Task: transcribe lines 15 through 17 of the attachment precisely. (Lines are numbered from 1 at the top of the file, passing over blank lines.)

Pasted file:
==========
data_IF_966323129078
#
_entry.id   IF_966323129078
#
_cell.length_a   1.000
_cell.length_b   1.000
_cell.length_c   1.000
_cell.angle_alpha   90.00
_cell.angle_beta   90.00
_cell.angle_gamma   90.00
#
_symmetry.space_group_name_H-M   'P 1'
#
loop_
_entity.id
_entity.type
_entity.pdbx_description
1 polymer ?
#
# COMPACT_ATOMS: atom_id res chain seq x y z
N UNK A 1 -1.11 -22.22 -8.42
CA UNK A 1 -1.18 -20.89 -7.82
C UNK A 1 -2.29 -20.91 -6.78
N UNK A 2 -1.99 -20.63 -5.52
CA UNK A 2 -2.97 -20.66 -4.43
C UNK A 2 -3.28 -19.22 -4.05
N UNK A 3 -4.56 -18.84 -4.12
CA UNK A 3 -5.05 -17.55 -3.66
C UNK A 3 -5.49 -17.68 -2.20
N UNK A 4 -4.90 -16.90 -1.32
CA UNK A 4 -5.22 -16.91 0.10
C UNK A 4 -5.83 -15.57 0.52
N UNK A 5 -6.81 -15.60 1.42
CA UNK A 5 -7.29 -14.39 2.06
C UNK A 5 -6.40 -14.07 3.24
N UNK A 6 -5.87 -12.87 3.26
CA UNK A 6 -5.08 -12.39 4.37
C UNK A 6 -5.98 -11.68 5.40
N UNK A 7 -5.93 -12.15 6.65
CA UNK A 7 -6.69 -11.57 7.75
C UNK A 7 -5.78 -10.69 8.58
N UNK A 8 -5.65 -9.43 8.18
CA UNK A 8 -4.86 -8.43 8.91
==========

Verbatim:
_entity.id
_entity.type
_entity.pdbx_description